A brush with kindness
Habitat for Humanity volunteers install wheelchair ramp and screen door for veteran in Union
It may have been a lazy, football-watching Saturday for many, but some area volunteers spent the rainy day helping out some folks in need.
Volunteers with Grande Ronde Valley Habitat for Humanity were in Union Saturday to build and install a wheelchair ramp for Mary and Clarence Myers.
Clarence Myers, a Navy veteran battling cancer, has trouble getting in and out of the house, Mary said.
“They’re doing fantastic work,” she said.
Wells Fargo employees from the region teamed up with Habitat for the project, which also included installing a new screen door.
Travis Campbell, Wells Fargo’s Pendleton branch manager, said he didn’t mind coming over the hill to help out.
“Anything we can do to help people out, we can do that inside as well as outside the bank,” he said.
Volunteers had also planned to install a new large window in the home, built in 1910, but ran into some issues. They plan to return to get that in.
“The screen door works like a million bucks,” said Larry Knowles, a Habitat volunteer who helped organize the project. “It’s gone real well.”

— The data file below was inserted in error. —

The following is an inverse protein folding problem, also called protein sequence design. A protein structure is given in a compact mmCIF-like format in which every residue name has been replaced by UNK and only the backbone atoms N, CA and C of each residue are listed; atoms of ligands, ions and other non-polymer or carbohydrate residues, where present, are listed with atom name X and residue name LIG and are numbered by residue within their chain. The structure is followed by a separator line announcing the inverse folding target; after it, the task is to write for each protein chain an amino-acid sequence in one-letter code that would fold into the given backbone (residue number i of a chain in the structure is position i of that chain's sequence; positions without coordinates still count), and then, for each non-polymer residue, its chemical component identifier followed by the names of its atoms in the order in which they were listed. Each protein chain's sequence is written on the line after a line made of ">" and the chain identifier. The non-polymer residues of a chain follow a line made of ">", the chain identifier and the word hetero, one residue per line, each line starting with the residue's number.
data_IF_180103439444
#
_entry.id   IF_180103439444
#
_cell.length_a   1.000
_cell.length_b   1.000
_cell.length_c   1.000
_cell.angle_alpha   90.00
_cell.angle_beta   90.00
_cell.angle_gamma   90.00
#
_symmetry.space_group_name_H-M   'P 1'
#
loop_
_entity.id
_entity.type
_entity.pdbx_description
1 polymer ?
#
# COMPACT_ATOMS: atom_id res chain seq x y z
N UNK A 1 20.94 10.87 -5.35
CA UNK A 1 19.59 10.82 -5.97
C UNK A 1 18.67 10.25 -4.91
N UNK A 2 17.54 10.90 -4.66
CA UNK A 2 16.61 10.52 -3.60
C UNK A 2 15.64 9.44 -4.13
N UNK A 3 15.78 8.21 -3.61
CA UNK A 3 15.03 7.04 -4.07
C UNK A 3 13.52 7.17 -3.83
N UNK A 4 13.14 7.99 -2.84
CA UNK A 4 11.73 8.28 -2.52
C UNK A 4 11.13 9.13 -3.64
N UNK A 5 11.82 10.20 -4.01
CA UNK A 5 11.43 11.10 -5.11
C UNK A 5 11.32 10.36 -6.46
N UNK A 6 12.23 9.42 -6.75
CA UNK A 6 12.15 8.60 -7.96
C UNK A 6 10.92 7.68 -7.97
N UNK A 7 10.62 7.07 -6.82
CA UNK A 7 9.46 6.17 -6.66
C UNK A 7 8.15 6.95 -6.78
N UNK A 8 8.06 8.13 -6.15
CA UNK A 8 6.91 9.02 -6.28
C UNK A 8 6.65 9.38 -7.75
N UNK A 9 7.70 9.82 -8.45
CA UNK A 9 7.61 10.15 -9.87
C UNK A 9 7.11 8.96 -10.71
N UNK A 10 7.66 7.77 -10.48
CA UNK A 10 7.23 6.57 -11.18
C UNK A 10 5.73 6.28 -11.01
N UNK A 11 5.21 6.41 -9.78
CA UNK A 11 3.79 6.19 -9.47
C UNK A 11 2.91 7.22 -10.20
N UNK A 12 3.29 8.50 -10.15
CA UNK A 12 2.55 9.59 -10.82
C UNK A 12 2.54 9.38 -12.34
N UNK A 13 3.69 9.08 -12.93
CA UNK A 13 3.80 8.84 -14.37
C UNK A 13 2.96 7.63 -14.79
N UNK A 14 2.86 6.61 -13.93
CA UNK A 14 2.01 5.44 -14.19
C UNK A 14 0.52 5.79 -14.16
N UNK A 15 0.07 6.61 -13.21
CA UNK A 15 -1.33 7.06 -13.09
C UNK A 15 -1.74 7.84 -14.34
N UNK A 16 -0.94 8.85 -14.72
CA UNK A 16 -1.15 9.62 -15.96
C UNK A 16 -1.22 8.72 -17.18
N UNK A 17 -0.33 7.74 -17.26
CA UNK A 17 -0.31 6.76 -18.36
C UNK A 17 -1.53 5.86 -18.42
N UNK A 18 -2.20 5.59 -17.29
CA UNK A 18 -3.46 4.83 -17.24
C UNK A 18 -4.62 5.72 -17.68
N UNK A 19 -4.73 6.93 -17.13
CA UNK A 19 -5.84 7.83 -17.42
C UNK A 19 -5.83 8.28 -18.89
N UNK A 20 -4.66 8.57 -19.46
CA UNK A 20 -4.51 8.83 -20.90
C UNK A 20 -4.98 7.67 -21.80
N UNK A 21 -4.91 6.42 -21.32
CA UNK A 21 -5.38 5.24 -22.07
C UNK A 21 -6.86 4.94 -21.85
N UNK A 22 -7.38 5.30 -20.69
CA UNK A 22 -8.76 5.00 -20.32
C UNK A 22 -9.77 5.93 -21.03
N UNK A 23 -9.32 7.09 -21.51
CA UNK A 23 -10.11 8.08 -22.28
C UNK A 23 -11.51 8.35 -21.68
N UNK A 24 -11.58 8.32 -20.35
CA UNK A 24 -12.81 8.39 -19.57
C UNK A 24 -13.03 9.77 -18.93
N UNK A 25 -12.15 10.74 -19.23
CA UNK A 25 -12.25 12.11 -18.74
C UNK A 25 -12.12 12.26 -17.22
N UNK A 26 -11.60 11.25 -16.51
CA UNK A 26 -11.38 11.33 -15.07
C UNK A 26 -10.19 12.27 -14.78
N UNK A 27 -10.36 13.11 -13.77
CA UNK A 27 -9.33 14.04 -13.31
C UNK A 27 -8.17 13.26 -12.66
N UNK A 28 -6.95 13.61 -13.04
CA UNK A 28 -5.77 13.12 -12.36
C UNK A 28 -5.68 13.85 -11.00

The project is part of a new service offered by Grande Ronde Valley Habitat called A Brush with Kindness, a program Knowles said does not replace the traditional home-building aspect of Habitat but enables the group to help more families. The program is intended to help low-income, elderly or veteran families by offering home improvements. Habitat makes a no-interest loan to the homeowners to cover the cost of the projects, and Knowles said they try to be as flexible as possible with the payments.
“They pay us back when they can, however much they can,” Knowles said.
The Myers home is the first big project they’ve done with the program, Knowles said, but they have done smaller things like help pick up garbage. Knowles said they hope to do one large project a month.
Byron Whipple, Union County’s veterans service officer, helped Habitat and the Myers link up and was pleased with the work.
“These guys are doing a great job for the veterans,” he said. “It’s not just nice, it’s a godsend.”
For Mary Myers, the new wheelchair ramp is a burden off her shoulders.
“It’ll be a whole lot of help. It’s more than I can do to get him out of bed, better yet get him out the door,” she said. “It’s going to be so nice to get him out of the house when I need to now.”